According to expatriate sources in the Bhutanese capital, the RGOB has, in fact, already carried out a study of the worst-case scenario in the event of aid cuts. Apparently, it has concluded that it can do without donor money if human rights groups are successful in influencing the aid policy of the West. While it remains doubtful whether Bhutan can survive economically in the long run without massive amounts of foreign aid and assistance it receives annually, the mere fact that such a calculation was made reveals the resolute position of King Jigme's government on the issue of Lhotshampa refugees.

And so the Bhutanese refugee problem approaches its eighth year with no end as yet in sight. While the Chairman's Statement to the members of the United Nations Sub-Commission is a positive (and long-overdue) sign of international concern and support for the refugees, it is important that the momentum created from this development not be lost, as happened with the European Parliament resolution in the past.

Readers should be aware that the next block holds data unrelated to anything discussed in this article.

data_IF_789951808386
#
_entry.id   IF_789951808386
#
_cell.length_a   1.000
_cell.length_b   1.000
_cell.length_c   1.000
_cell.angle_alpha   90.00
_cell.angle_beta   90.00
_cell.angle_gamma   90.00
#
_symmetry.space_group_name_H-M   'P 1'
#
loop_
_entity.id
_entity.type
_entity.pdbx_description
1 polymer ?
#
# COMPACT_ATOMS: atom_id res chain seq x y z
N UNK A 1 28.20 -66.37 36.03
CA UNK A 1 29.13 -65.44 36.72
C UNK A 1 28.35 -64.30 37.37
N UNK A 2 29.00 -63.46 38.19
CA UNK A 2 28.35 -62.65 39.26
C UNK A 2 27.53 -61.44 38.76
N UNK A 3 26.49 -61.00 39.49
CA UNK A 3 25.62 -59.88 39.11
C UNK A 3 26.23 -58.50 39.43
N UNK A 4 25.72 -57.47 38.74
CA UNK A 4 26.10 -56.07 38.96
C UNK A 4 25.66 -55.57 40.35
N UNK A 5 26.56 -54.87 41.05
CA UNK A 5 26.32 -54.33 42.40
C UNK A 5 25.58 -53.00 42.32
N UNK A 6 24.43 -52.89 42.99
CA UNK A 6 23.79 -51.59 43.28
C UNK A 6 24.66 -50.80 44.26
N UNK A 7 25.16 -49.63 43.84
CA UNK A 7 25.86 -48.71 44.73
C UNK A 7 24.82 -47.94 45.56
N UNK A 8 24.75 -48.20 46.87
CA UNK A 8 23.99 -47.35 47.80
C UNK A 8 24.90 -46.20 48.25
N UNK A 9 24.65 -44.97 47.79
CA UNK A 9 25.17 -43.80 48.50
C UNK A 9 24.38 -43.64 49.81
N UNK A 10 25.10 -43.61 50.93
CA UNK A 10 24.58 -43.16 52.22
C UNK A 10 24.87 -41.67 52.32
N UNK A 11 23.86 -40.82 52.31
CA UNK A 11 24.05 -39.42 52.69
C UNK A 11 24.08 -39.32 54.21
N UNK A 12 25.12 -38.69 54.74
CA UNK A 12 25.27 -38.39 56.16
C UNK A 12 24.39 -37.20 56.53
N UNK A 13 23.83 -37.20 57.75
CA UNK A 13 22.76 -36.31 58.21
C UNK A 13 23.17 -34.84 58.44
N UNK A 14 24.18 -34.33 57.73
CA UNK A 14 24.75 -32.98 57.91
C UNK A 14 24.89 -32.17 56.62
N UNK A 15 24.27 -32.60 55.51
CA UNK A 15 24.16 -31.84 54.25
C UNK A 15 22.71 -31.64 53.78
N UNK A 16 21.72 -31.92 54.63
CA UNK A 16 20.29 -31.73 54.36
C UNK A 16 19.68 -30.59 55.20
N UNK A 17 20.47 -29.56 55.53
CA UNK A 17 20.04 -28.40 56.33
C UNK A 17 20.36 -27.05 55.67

Unable to count on India for the diplomatic muscle that might well force the Royal Government of Bhutan to soften its position on the Lhotshampa refugees, His Majesty's Government of Nepal has little choice but to devise a new strategy for its dealings with Thimphu. The three recommendations listed above may not yield instant results, but at the bare minimum they will move the issue into a wider arena, which is long overdue.